As we said at the beginning, German is becoming an increasingly popular place to study for international students, especially those looking for a university experience with a lower cost of living.
But the fact that Germany offers such prescribed academic, vocational and creative options means that it’s important for your students to not only consider their subject preferences, but also to think about which university pathway is right for them. Let’s look at a few starter questions that might help them guide their research.
Do you want to study an academic or practical course?
As we’ve seen, universities in Germany offer an impressive mix of academic, technical and vocational courses. But ultimately your students will need to make a choice as to whether they prefer more theoretical, academic learning, or want to dive straight into a practical degree with on-the-job training.
For example, if you have students who are interested in a humanities or social sciences degree, an academic university might be a better fit.
By contrast, students who are interested in an engineering course might want to weigh up their options more carefully.
Because both a German university and a UAS might offer engineering options. The difference is that the UAS will offer a route into industry. It really is up to the student to ask him/herself the question – how best do you like to learn?
What are the entry requirements?
Whilst most universities across Germany have a relatively common set of entry requirements (e.g. a relevant high school diploma/qualification), some specialist institutions and courses will want to see proof of a particular aptitude or skill.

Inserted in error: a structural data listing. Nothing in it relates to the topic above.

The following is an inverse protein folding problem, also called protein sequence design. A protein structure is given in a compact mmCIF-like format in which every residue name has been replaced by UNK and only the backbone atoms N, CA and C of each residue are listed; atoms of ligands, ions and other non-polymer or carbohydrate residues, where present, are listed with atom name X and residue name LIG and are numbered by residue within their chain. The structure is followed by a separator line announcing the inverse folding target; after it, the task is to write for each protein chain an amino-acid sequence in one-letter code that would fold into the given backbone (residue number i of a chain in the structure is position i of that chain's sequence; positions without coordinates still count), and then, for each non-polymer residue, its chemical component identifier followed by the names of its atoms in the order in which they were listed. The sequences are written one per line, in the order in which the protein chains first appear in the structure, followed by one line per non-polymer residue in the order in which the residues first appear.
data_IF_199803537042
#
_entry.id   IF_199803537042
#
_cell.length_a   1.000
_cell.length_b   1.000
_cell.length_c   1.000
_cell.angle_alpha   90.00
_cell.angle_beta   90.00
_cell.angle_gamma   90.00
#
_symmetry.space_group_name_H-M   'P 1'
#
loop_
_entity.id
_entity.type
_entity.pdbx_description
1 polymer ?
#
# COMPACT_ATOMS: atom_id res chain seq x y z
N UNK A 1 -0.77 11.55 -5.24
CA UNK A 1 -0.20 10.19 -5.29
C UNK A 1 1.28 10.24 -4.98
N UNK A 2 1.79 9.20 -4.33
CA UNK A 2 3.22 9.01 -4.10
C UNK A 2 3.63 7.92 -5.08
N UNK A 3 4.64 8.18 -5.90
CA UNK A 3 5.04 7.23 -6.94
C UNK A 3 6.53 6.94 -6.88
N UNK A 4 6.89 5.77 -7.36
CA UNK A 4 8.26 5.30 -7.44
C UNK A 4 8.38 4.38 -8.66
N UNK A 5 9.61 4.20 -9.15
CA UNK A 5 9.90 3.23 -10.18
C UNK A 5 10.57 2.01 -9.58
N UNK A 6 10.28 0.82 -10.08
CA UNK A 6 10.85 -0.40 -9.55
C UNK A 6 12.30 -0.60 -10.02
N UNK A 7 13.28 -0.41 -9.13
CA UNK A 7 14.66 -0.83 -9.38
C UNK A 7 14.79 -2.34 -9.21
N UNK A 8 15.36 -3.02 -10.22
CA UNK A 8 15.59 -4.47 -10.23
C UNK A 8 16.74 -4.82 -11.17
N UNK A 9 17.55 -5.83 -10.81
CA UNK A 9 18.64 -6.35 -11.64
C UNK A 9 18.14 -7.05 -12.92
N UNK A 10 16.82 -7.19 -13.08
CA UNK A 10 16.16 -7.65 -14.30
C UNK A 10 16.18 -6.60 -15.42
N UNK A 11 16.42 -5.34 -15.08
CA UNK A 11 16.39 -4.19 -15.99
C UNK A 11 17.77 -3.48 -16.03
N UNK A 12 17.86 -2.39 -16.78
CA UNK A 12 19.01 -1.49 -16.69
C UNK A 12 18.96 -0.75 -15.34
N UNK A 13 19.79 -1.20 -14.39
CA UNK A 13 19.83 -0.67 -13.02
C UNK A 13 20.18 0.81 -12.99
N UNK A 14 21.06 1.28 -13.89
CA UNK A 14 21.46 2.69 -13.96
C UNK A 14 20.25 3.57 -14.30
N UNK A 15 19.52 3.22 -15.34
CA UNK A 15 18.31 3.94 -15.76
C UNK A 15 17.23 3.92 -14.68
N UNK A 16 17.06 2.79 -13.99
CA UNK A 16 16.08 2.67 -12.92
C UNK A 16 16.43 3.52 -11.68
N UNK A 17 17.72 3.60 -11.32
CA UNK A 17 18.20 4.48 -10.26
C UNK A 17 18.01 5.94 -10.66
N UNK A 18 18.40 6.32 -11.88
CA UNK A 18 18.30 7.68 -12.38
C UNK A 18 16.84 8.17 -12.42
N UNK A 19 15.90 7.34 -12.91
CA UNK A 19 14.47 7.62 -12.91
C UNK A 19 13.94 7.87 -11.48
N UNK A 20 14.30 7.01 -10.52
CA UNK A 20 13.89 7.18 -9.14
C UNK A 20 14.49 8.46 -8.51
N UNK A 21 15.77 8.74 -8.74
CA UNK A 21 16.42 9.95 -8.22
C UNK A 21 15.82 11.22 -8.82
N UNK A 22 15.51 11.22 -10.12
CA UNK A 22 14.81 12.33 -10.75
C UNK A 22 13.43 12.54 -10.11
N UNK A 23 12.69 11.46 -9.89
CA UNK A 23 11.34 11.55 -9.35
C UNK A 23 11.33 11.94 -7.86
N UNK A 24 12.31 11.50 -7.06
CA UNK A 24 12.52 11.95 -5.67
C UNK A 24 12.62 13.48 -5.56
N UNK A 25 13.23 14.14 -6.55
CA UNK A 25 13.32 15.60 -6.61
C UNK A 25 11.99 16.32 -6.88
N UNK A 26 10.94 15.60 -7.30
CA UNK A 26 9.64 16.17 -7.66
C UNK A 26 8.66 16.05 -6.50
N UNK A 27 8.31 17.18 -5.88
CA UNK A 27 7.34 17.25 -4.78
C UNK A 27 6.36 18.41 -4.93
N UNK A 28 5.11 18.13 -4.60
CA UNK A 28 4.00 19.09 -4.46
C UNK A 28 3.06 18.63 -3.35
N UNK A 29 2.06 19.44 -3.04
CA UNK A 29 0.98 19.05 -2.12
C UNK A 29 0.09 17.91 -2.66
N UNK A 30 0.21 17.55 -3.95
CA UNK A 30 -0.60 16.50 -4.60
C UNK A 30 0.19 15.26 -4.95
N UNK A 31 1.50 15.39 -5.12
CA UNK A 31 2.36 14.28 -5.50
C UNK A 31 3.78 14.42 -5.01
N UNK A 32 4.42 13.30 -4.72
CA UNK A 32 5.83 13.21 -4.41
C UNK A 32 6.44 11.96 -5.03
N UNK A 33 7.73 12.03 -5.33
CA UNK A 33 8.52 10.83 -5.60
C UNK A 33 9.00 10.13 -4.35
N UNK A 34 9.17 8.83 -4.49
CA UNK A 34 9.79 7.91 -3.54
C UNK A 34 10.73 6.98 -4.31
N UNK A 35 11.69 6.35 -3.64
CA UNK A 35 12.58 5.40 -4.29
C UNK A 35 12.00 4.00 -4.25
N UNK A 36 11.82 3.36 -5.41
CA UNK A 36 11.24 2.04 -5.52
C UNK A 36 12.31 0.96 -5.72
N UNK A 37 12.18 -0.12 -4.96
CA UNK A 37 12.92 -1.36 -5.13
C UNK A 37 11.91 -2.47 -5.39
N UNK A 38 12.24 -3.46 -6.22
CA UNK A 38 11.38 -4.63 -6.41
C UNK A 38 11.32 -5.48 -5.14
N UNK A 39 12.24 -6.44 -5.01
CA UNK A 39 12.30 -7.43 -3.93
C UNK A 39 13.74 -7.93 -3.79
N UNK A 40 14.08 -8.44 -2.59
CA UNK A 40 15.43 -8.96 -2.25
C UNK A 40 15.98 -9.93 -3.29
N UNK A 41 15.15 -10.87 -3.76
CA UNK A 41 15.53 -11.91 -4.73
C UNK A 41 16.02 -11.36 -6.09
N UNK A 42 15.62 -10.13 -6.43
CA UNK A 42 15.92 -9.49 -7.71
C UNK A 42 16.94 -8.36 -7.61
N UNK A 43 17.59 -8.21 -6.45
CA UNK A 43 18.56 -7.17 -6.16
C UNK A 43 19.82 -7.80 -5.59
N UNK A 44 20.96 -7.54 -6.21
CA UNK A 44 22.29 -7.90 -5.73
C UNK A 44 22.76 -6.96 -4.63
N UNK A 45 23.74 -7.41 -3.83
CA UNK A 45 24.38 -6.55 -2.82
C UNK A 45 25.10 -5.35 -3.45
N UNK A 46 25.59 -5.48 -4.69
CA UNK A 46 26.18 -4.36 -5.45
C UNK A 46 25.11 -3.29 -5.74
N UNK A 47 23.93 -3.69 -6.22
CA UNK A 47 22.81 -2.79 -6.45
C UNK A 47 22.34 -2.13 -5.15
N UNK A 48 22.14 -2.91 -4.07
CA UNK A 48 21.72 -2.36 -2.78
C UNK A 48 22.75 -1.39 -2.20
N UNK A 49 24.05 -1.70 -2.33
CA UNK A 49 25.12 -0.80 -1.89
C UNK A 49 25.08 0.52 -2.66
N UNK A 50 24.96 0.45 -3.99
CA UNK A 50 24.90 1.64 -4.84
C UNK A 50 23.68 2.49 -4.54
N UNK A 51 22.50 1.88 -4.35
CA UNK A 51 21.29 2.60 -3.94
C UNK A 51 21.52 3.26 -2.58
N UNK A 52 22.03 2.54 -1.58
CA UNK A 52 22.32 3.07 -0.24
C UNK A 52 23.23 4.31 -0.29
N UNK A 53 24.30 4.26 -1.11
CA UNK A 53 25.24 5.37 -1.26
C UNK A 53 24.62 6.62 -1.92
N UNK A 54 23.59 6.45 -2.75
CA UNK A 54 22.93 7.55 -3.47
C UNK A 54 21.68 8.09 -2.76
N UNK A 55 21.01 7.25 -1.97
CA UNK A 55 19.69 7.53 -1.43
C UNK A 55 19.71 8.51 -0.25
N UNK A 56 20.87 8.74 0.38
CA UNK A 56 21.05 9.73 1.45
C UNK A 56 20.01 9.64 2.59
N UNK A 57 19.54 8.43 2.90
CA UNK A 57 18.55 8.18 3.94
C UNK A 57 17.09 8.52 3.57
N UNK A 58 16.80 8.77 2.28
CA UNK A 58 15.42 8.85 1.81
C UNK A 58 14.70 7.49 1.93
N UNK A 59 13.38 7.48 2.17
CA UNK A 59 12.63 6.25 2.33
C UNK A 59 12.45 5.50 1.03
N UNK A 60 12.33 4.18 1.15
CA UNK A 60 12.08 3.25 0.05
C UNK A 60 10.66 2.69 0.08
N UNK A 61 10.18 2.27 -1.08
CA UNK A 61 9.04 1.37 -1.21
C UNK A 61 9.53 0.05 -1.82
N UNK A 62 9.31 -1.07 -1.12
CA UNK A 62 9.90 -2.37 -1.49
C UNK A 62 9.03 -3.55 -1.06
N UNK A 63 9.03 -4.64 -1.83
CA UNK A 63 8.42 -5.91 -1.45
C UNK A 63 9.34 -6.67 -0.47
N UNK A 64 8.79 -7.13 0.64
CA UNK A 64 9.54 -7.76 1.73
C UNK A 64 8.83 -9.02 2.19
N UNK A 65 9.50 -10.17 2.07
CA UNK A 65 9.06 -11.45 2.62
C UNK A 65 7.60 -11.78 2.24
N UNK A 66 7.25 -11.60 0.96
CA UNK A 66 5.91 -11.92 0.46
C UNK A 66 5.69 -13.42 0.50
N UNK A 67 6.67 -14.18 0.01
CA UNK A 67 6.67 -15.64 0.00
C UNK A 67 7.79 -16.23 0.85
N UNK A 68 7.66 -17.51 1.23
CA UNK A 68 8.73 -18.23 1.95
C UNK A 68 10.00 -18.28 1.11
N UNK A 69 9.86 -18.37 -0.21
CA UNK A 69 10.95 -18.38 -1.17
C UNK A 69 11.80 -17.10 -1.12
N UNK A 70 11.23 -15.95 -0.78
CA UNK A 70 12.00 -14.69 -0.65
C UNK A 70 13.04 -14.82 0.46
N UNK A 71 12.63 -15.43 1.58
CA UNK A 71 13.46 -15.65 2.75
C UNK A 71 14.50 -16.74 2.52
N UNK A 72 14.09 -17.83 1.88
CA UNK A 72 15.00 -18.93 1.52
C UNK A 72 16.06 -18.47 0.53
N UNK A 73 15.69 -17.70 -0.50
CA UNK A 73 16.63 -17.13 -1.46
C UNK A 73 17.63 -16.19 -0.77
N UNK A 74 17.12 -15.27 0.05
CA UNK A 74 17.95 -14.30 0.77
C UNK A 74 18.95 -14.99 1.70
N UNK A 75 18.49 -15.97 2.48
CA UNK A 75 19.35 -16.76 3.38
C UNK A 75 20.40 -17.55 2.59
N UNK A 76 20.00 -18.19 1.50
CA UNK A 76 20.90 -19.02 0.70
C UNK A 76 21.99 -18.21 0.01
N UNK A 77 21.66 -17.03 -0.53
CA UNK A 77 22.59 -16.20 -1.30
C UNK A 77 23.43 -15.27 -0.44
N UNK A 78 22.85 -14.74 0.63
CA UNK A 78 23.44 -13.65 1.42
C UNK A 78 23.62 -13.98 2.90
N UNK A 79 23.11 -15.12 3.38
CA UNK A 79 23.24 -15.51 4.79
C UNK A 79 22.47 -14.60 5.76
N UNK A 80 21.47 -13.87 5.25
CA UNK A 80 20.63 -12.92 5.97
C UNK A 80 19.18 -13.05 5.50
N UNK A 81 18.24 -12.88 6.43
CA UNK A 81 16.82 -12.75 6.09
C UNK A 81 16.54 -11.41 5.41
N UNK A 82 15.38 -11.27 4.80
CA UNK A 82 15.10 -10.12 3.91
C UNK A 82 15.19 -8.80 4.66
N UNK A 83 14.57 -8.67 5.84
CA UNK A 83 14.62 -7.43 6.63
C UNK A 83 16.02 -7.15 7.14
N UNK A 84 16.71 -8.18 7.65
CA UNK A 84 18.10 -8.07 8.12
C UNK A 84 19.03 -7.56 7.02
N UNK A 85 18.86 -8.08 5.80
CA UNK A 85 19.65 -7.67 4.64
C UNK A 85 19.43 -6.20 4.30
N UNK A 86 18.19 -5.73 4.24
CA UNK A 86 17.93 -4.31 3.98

This means that students who are interested in, for example, creative or arts based subjects must be prepared to demonstrate their talent and passion for their course. This will mean extra time to prepare a portfolio or supporting material.
Are there any entry restrictions?
This is an important consideration for students who are thinking of submitting an application to a German university. Some German courses have national and/or local restrictions on the number of students. This is known as ‘numerus clausus’.
Whether or not a course is numerus clausus will affect other factors, such as chance of acceptance and demand for the degree.
These are just a few of the considerations that your students should take into account when starting their German university application process.
In our next blog post, we’ll look at the application process in more detail.
If you’d like to know more about how BridgeU is helping students to match with German university destinations, book a consultation with one of our Education Partnerships team.